First, pointers are allowed to point to objects at unaligned addresses, and you can read / write to those addresses using the
_unaligned pointer methods. So, in general, you cannot assume that a pointer is going to point to an aligned address. Only if you know where the pointers come from, you might be able to assume that they are properly aligned.
Others have commented that there are “non-zero” optimizations guaranteed by Rust that prevent changes to this. There is however a subtle difference in the naming of the wrappers that support these optimizations, the ones for integers is called
NonZeroU..., while the one for pointers is called
The truth is that the null pointer bit pattern is not guaranteed by Rust. This might be explicitly guaranteed or not guranteed in the first RFC from the Unsafe Code Guidelines WG, but the WG has not started discussing this issue yet - that should happen early 2019.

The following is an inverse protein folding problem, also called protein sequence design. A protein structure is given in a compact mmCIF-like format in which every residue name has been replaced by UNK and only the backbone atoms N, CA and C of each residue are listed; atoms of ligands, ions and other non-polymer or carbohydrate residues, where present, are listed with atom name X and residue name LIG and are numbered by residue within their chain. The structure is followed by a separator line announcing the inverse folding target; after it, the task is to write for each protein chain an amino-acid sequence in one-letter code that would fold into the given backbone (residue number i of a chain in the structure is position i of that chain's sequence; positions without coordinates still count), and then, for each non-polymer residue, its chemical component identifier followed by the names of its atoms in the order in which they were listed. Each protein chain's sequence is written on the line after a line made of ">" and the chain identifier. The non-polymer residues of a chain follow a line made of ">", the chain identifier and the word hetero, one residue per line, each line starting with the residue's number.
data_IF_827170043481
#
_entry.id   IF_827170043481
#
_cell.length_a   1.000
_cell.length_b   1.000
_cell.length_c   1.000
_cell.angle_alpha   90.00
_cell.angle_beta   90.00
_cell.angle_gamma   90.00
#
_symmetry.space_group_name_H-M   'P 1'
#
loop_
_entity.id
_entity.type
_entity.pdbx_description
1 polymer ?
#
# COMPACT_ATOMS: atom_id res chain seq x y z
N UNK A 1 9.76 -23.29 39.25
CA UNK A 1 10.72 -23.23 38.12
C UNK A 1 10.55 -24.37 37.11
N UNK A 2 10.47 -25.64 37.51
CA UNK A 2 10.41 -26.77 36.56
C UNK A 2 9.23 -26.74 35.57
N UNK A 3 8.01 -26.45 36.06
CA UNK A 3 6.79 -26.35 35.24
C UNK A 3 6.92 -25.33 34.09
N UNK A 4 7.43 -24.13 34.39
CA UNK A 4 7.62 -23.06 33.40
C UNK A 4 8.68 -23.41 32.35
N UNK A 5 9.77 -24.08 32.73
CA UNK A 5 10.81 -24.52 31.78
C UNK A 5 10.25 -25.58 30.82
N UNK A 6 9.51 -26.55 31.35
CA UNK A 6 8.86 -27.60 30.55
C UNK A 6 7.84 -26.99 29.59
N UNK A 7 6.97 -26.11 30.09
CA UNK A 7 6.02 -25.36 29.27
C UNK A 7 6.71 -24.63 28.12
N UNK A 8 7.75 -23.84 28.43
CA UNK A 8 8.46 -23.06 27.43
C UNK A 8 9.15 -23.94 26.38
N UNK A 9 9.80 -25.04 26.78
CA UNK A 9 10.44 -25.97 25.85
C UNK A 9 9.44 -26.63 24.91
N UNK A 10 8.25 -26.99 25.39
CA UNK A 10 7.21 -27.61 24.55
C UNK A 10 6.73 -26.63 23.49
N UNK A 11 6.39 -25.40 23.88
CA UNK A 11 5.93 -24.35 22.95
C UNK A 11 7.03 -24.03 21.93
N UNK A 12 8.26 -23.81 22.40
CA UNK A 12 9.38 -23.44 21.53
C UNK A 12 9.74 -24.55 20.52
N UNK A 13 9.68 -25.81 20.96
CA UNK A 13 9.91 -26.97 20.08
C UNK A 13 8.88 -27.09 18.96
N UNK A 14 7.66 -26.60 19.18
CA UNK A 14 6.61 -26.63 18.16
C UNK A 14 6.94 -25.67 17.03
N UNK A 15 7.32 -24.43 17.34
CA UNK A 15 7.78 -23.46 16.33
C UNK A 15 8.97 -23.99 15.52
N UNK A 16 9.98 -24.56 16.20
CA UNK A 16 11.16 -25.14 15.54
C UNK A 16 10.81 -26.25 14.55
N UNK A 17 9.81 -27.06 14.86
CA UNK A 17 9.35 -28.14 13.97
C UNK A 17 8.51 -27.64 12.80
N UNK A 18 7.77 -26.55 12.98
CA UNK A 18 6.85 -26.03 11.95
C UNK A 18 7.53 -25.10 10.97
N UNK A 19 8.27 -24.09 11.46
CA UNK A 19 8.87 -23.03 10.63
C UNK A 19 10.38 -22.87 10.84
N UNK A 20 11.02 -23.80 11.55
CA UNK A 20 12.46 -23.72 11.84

Having said this, currently, the only null pointer “value” that LLVM supports is the “all zeros” bit pattern. This is true for both C’s null pointer constant, and for run-time memory addresses that compare equal to this null pointer constant, which are not necessary required to be the all zeros bit-pattern by the C standard.
So while Rust might not guarantee this right now, that
0x0 is true for all platforms that Rust support today, and it might be true for all the platforms that your code runs on and might care about in the future (e.g. your platform requires
atomics support, narrowing down the list). So it is kind of up to you to do a risk assessment about this and make a choice whether you want to rely on this or not.